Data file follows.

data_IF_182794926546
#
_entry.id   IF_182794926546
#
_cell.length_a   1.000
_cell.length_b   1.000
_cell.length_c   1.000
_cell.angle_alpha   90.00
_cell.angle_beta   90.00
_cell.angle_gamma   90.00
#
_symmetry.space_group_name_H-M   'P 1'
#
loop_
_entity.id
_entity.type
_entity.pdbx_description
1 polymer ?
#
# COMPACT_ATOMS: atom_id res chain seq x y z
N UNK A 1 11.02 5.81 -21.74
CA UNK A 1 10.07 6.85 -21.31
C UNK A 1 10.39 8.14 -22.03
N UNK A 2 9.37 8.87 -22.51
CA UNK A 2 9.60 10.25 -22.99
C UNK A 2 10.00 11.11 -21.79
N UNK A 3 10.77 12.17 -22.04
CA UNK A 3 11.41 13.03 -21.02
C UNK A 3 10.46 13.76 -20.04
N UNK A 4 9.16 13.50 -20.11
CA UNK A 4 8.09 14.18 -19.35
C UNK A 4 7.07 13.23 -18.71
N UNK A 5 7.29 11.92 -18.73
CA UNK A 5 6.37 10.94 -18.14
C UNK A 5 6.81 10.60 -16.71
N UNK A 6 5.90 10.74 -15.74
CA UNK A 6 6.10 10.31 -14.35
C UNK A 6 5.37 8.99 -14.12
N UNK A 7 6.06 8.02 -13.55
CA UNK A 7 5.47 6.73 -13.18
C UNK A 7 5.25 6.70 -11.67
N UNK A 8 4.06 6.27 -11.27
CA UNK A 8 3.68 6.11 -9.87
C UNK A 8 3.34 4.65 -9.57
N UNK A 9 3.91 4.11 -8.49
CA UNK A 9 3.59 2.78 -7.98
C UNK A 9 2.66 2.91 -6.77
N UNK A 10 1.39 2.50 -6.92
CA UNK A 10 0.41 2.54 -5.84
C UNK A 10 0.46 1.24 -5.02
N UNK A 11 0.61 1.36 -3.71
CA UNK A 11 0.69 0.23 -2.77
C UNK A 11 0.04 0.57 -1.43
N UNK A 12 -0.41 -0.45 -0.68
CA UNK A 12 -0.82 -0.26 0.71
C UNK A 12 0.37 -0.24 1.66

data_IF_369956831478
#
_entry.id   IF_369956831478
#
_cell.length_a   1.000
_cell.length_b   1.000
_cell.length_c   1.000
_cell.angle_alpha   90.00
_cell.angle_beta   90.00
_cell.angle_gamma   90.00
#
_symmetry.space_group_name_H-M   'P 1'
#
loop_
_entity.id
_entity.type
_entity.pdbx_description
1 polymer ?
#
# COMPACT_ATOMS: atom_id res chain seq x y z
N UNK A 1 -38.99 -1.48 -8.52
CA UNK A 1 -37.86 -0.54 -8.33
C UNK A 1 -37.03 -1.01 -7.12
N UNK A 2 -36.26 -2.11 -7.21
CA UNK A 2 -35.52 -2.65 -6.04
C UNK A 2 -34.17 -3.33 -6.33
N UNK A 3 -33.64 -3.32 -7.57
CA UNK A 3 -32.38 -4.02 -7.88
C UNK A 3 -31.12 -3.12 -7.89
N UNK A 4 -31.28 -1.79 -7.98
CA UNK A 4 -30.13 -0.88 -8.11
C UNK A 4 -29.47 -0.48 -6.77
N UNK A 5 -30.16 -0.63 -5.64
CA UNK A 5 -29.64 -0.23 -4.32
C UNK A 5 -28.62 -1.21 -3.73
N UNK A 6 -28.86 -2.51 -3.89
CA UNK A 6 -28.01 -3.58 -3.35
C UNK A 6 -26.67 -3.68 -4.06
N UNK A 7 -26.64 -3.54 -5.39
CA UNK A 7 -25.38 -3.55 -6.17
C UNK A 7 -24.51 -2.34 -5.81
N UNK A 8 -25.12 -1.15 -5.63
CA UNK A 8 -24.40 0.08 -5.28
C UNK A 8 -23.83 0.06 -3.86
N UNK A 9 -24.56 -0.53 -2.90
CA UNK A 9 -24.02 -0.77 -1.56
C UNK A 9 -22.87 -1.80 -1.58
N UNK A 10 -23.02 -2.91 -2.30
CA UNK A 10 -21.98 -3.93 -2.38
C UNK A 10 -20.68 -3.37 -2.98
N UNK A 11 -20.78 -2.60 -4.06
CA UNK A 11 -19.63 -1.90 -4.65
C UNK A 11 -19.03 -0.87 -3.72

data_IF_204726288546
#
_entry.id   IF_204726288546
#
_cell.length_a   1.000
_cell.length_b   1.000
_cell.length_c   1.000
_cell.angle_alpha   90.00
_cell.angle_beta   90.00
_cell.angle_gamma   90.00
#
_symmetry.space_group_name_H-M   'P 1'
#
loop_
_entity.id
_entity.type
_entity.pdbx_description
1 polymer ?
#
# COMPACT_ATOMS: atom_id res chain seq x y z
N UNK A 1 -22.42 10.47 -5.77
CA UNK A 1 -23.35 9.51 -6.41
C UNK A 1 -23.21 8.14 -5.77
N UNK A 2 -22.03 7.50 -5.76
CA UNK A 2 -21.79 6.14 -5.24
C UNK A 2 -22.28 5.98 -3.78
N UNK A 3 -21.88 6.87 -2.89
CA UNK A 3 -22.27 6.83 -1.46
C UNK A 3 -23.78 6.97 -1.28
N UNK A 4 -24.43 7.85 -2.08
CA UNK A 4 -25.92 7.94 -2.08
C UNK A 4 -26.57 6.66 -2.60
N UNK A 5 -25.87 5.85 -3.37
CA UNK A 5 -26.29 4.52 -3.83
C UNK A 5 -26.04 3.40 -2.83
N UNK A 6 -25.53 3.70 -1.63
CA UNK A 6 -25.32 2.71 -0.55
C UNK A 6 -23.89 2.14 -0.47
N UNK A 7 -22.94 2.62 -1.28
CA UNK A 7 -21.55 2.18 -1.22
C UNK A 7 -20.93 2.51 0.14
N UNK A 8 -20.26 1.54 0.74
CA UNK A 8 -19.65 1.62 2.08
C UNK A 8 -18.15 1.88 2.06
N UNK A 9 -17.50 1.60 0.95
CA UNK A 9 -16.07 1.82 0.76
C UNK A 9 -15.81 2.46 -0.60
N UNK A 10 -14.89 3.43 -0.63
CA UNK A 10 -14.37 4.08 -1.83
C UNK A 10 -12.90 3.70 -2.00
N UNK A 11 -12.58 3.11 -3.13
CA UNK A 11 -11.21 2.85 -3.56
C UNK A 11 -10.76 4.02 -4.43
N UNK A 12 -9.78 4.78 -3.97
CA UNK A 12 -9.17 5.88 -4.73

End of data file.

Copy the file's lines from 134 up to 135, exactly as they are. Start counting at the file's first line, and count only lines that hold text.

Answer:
CA UNK A 2 -21.79 6.14 -5.24
C UNK A 2 -22.28 5.98 -3.78